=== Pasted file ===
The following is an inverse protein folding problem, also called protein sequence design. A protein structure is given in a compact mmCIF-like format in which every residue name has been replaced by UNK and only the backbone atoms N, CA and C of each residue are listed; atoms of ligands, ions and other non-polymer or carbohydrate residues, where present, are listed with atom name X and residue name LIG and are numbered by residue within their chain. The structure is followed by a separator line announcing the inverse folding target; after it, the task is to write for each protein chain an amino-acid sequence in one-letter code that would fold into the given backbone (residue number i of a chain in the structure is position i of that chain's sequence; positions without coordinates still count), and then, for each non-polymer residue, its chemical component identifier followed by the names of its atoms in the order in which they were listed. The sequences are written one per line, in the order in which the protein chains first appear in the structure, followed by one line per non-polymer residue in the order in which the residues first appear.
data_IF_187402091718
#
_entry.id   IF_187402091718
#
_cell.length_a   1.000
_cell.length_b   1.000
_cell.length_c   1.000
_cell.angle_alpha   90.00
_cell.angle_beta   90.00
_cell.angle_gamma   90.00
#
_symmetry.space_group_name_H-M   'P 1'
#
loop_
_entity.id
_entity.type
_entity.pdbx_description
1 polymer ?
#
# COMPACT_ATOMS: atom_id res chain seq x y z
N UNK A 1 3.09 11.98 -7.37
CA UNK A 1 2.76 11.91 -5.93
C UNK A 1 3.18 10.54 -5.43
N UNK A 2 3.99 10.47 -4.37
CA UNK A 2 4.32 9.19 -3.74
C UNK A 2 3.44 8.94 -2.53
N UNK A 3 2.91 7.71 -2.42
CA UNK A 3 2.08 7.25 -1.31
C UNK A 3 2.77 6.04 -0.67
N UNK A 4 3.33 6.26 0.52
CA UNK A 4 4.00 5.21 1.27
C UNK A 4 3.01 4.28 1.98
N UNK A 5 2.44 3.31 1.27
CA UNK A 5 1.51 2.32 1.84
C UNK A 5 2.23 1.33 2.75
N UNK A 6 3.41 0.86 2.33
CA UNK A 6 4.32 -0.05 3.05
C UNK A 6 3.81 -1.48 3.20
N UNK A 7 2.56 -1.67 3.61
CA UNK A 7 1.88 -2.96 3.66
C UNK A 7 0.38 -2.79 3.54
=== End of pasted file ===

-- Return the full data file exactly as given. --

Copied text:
The following is an inverse protein folding problem, also called protein sequence design. A protein structure is given in a compact mmCIF-like format in which every residue name has been replaced by UNK and only the backbone atoms N, CA and C of each residue are listed; atoms of ligands, ions and other non-polymer or carbohydrate residues, where present, are listed with atom name X and residue name LIG and are numbered by residue within their chain. The structure is followed by a separator line announcing the inverse folding target; after it, the task is to write for each protein chain an amino-acid sequence in one-letter code that would fold into the given backbone (residue number i of a chain in the structure is position i of that chain's sequence; positions without coordinates still count), and then, for each non-polymer residue, its chemical component identifier followed by the names of its atoms in the order in which they were listed. The sequences are written one per line, in the order in which the protein chains first appear in the structure, followed by one line per non-polymer residue in the order in which the residues first appear.
data_IF_187402091718
#
_entry.id   IF_187402091718
#
_cell.length_a   1.000
_cell.length_b   1.000
_cell.length_c   1.000
_cell.angle_alpha   90.00
_cell.angle_beta   90.00
_cell.angle_gamma   90.00
#
_symmetry.space_group_name_H-M   'P 1'
#
loop_
_entity.id
_entity.type
_entity.pdbx_description
1 polymer ?
#
# COMPACT_ATOMS: atom_id res chain seq x y z
N UNK A 1 3.09 11.98 -7.37
CA UNK A 1 2.76 11.91 -5.93
C UNK A 1 3.18 10.54 -5.43
N UNK A 2 3.99 10.47 -4.37
CA UNK A 2 4.32 9.19 -3.74
C UNK A 2 3.44 8.94 -2.53
N UNK A 3 2.91 7.71 -2.42
CA UNK A 3 2.08 7.25 -1.31
C UNK A 3 2.77 6.04 -0.67
N UNK A 4 3.33 6.26 0.52
CA UNK A 4 4.00 5.21 1.27
C UNK A 4 3.01 4.28 1.98
N UNK A 5 2.44 3.31 1.27
CA UNK A 5 1.51 2.32 1.84
C UNK A 5 2.23 1.33 2.75
N UNK A 6 3.41 0.86 2.33
CA UNK A 6 4.32 -0.05 3.05
C UNK A 6 3.81 -1.48 3.20
N UNK A 7 2.56 -1.67 3.61
CA UNK A 7 1.88 -2.96 3.66
C UNK A 7 0.38 -2.79 3.54